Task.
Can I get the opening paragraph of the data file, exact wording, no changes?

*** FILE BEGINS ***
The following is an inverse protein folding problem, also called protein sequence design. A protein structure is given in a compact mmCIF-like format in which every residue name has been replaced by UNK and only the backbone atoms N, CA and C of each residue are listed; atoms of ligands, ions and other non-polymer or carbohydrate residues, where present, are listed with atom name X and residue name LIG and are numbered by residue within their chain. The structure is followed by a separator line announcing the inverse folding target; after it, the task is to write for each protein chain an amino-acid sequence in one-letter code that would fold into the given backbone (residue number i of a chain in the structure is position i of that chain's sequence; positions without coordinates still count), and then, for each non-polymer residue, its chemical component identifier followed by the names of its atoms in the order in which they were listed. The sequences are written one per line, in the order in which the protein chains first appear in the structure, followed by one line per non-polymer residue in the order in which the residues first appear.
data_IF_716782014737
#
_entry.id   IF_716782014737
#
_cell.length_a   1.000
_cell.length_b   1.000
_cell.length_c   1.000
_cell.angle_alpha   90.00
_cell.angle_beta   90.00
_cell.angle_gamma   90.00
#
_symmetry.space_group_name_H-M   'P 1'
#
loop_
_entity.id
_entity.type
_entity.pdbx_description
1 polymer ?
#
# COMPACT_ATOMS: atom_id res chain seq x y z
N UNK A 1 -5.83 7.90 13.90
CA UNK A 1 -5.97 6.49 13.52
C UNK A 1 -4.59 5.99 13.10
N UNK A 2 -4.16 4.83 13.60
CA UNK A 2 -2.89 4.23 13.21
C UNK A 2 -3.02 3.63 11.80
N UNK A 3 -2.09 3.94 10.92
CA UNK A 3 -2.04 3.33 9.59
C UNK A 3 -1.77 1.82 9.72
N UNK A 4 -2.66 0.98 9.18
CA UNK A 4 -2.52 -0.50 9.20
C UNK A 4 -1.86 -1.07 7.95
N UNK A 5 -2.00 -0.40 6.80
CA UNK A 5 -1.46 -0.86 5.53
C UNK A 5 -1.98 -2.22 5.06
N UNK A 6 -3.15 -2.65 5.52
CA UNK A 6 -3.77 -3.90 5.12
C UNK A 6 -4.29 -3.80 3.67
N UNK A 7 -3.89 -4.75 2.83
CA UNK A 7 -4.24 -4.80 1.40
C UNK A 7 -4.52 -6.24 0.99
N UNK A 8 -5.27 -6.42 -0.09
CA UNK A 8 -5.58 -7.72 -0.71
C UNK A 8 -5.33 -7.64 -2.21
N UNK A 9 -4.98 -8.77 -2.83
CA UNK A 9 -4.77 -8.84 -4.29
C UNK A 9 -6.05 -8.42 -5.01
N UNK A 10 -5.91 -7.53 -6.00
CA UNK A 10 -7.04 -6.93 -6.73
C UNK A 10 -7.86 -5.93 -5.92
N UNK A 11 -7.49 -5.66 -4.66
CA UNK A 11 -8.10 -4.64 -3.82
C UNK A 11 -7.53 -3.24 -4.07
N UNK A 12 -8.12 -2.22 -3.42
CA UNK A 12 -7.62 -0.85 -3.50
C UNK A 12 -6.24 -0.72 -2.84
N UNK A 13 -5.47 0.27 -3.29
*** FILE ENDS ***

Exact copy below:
The following is an inverse protein folding problem, also called protein sequence design. A protein structure is given in a compact mmCIF-like format in which every residue name has been replaced by UNK and only the backbone atoms N, CA and C of each residue are listed; atoms of ligands, ions and other non-polymer or carbohydrate residues, where present, are listed with atom name X and residue name LIG and are numbered by residue within their chain. The structure is followed by a separator line announcing the inverse folding target; after it, the task is to write for each protein chain an amino-acid sequence in one-letter code that would fold into the given backbone (residue number i of a chain in the structure is position i of that chain's sequence; positions without coordinates still count), and then, for each non-polymer residue, its chemical component identifier followed by the names of its atoms in the order in which they were listed. The sequences are written one per line, in the order in which the protein chains first appear in the structure, followed by one line per non-polymer residue in the order in which the residues first appear.